click photo to enlargeA book I was reading recently offered a reason I'd not come across before to explain the jettying out of the upper storeys of timber-built houses of the 1500s and 1600s. When architectural historians discuss this subject it is usually in terms of increasing the floor space of the storeys above ground level without impinging on the width of the street at ground level. However, the author of my book, an architect specialising in restoration rather than an academic, described it as a way of giving rigidity to the floors in the upper storeys. He noted that most floor joists were laid with their widest dimension fixed to the floorboards, rather than as is the case today, the narrowest dimensions at the top and bottom. As a consequence of this the floors were springy, and flexed downwards towards the middle. Making the joists project beyond the top of the ground floor walls and building the upper floor wall at the end of them, beyond the line of the lower wall, counteracted this and gave rigidity to the floor. Is this so? I don't know, but it does sound plausible.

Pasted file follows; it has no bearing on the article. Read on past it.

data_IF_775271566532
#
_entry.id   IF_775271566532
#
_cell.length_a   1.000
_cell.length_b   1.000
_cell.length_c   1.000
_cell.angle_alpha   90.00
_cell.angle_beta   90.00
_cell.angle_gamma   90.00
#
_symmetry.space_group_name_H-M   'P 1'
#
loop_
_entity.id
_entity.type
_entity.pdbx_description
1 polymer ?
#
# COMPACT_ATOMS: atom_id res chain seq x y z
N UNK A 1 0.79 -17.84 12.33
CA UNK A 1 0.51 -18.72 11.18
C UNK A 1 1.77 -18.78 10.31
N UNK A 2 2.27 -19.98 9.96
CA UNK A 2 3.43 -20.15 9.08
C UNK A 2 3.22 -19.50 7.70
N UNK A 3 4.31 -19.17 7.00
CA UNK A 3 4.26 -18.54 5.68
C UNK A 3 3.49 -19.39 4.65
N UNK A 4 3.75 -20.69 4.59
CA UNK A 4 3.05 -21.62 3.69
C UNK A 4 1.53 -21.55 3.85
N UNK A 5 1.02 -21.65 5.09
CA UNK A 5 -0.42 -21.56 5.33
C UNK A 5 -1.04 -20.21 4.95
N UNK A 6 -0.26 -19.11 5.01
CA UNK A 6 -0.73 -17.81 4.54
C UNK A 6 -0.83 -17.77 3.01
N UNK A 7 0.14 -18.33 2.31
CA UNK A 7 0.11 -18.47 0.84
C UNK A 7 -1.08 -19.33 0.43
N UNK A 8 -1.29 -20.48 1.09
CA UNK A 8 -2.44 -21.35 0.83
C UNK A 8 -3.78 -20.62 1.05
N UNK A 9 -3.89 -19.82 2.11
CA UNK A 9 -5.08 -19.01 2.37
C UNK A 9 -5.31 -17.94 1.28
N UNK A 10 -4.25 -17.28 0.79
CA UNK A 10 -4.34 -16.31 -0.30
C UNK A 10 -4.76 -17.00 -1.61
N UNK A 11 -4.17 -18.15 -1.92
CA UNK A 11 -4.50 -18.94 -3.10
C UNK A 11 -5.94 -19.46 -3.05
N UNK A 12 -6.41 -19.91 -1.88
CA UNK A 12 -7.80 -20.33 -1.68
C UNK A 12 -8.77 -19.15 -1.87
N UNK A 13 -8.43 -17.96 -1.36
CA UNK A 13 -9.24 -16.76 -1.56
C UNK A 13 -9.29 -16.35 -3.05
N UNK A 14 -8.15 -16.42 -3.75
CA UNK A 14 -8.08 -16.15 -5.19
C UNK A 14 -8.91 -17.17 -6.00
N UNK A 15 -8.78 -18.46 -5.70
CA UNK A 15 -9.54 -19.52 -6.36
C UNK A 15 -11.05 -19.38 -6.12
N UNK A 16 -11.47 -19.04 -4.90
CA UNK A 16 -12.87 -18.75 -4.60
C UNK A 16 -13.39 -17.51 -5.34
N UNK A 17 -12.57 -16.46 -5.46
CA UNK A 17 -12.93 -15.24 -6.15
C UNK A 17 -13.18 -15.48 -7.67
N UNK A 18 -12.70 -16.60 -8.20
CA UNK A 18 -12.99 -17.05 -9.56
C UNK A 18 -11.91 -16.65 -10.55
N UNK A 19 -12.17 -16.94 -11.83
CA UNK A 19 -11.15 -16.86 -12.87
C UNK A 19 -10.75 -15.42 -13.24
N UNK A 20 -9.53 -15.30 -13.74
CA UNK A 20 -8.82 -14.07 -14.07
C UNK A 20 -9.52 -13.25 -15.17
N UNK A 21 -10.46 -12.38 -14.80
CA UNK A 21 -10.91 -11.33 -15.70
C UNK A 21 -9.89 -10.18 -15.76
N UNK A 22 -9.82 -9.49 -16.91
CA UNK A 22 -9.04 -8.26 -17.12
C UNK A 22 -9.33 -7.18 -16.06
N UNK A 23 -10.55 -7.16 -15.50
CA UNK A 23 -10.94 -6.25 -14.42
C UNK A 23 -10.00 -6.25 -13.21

Shortly after I'd read this, and while I was still cogitating on the matter, I visited the Moot Hall in Aldeburgh, Suffolk, a structure that illustrates the principle. Pevsner says this building "stands as incongruously as if it were an exhibit. It must once have been in a little town centre, before the sea pushed its relative position back." The Moot Hall was built c.1520-1540 as a meeting place for the town's council. It still serves that purpose, though today it also hosts a charming little museum. The upper floor is an addition of 1654, reached by some external steps. Presumably the brick noggin infill between the timbers is a later addition. In fact the Hall has been repaired and restored on a number of occasions down the centuries, though particularly in 1854 when the ornate chimneys were added.
I'd like to have taken a decent photograph of the whole of the building, but the weather and parked vehicles conspired against me. However, this section of the walling and windows appealed to me for its decorative value and the lovely mixture of materials so I grabbed a shot. I've always had a soft spot for a good section of wall and windows, and this image is just the latest in a steadily growing sequence on my blog - see here, here, here and here for further examples
photograph and text (c) T. Boughen
Camera: Olympus E510
Mode: Aperture Priority
Focal Length: 18mm (36mm/35mm equiv.)
F No: f5
Shutter Speed: 1/200
Exposure Compensation: 0 EV
Image Stabilisation: On